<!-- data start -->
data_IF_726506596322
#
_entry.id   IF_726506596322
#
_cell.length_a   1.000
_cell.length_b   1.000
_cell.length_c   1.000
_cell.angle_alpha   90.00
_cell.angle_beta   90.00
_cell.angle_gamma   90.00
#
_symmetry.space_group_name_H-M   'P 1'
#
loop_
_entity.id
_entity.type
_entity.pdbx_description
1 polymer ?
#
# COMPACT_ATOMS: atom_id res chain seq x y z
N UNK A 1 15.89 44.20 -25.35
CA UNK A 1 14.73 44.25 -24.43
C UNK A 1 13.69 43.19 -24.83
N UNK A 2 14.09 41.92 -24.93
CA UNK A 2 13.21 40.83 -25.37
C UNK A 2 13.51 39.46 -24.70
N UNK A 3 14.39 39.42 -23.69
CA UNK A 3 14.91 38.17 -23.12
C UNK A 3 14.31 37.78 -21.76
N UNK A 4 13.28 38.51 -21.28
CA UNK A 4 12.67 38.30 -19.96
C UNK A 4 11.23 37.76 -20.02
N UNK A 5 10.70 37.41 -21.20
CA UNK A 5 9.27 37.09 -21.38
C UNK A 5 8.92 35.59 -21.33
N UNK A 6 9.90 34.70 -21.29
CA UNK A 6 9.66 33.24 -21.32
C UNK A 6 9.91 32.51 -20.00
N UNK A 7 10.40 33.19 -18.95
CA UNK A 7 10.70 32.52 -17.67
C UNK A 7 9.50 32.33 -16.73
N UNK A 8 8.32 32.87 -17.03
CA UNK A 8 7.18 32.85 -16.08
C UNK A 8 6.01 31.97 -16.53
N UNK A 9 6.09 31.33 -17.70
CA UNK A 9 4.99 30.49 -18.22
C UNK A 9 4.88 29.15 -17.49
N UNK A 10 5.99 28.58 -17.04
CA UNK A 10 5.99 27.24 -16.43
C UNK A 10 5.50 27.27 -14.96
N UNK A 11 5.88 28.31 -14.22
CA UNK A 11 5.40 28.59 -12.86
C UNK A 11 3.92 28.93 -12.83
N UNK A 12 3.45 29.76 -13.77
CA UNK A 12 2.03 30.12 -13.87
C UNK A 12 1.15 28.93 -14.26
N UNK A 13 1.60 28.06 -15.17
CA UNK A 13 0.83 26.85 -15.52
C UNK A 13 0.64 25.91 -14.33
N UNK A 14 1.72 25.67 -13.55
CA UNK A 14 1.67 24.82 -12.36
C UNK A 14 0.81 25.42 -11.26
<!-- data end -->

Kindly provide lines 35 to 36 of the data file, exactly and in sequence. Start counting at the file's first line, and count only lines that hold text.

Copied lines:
C UNK A 5 8.92 35.59 -21.33
N UNK A 6 9.90 34.70 -21.29